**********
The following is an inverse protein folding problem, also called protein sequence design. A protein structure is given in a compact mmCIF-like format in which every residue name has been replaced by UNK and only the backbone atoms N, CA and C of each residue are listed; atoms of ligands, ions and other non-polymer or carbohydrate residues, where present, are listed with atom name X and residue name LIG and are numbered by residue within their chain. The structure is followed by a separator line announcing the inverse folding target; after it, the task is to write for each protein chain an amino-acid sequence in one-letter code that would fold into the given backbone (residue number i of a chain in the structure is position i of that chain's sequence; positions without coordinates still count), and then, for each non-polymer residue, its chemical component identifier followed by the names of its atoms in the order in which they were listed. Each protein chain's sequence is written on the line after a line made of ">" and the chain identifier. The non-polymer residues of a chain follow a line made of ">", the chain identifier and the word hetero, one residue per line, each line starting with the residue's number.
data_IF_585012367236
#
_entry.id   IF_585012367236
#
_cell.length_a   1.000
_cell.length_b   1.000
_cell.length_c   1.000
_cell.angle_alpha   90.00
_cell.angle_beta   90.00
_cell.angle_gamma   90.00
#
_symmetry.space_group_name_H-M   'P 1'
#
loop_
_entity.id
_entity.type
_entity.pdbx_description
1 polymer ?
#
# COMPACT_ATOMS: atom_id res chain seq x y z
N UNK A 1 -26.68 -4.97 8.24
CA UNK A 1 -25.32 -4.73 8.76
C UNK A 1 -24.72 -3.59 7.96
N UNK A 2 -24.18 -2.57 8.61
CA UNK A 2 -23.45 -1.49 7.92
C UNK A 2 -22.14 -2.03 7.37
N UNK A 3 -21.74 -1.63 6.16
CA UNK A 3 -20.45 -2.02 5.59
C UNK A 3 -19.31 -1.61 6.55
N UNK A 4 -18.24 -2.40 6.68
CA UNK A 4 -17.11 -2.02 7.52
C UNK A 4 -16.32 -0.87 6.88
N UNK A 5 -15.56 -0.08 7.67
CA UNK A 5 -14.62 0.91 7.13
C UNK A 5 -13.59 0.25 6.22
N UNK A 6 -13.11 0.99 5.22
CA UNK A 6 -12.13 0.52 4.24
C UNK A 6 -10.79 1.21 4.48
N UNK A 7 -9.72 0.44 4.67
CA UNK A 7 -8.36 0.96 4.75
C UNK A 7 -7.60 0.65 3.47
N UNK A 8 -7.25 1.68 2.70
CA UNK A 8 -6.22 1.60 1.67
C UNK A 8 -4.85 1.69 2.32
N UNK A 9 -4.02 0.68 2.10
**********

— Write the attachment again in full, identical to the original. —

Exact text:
The following is an inverse protein folding problem, also called protein sequence design. A protein structure is given in a compact mmCIF-like format in which every residue name has been replaced by UNK and only the backbone atoms N, CA and C of each residue are listed; atoms of ligands, ions and other non-polymer or carbohydrate residues, where present, are listed with atom name X and residue name LIG and are numbered by residue within their chain. The structure is followed by a separator line announcing the inverse folding target; after it, the task is to write for each protein chain an amino-acid sequence in one-letter code that would fold into the given backbone (residue number i of a chain in the structure is position i of that chain's sequence; positions without coordinates still count), and then, for each non-polymer residue, its chemical component identifier followed by the names of its atoms in the order in which they were listed. Each protein chain's sequence is written on the line after a line made of ">" and the chain identifier. The non-polymer residues of a chain follow a line made of ">", the chain identifier and the word hetero, one residue per line, each line starting with the residue's number.
data_IF_585012367236
#
_entry.id   IF_585012367236
#
_cell.length_a   1.000
_cell.length_b   1.000
_cell.length_c   1.000
_cell.angle_alpha   90.00
_cell.angle_beta   90.00
_cell.angle_gamma   90.00
#
_symmetry.space_group_name_H-M   'P 1'
#
loop_
_entity.id
_entity.type
_entity.pdbx_description
1 polymer ?
#
# COMPACT_ATOMS: atom_id res chain seq x y z
N UNK A 1 -26.68 -4.97 8.24
CA UNK A 1 -25.32 -4.73 8.76
C UNK A 1 -24.72 -3.59 7.96
N UNK A 2 -24.18 -2.57 8.61
CA UNK A 2 -23.45 -1.49 7.92
C UNK A 2 -22.14 -2.03 7.37
N UNK A 3 -21.74 -1.63 6.16
CA UNK A 3 -20.45 -2.02 5.59
C UNK A 3 -19.31 -1.61 6.55
N UNK A 4 -18.24 -2.40 6.68
CA UNK A 4 -17.11 -2.02 7.52
C UNK A 4 -16.32 -0.87 6.88
N UNK A 5 -15.56 -0.08 7.67
CA UNK A 5 -14.62 0.91 7.13
C UNK A 5 -13.59 0.25 6.22
N UNK A 6 -13.11 0.99 5.22
CA UNK A 6 -12.13 0.52 4.24
C UNK A 6 -10.79 1.21 4.48
N UNK A 7 -9.72 0.44 4.67
CA UNK A 7 -8.36 0.96 4.75
C UNK A 7 -7.60 0.65 3.47
N UNK A 8 -7.25 1.68 2.70
CA UNK A 8 -6.22 1.60 1.67
C UNK A 8 -4.85 1.69 2.32
N UNK A 9 -4.02 0.68 2.10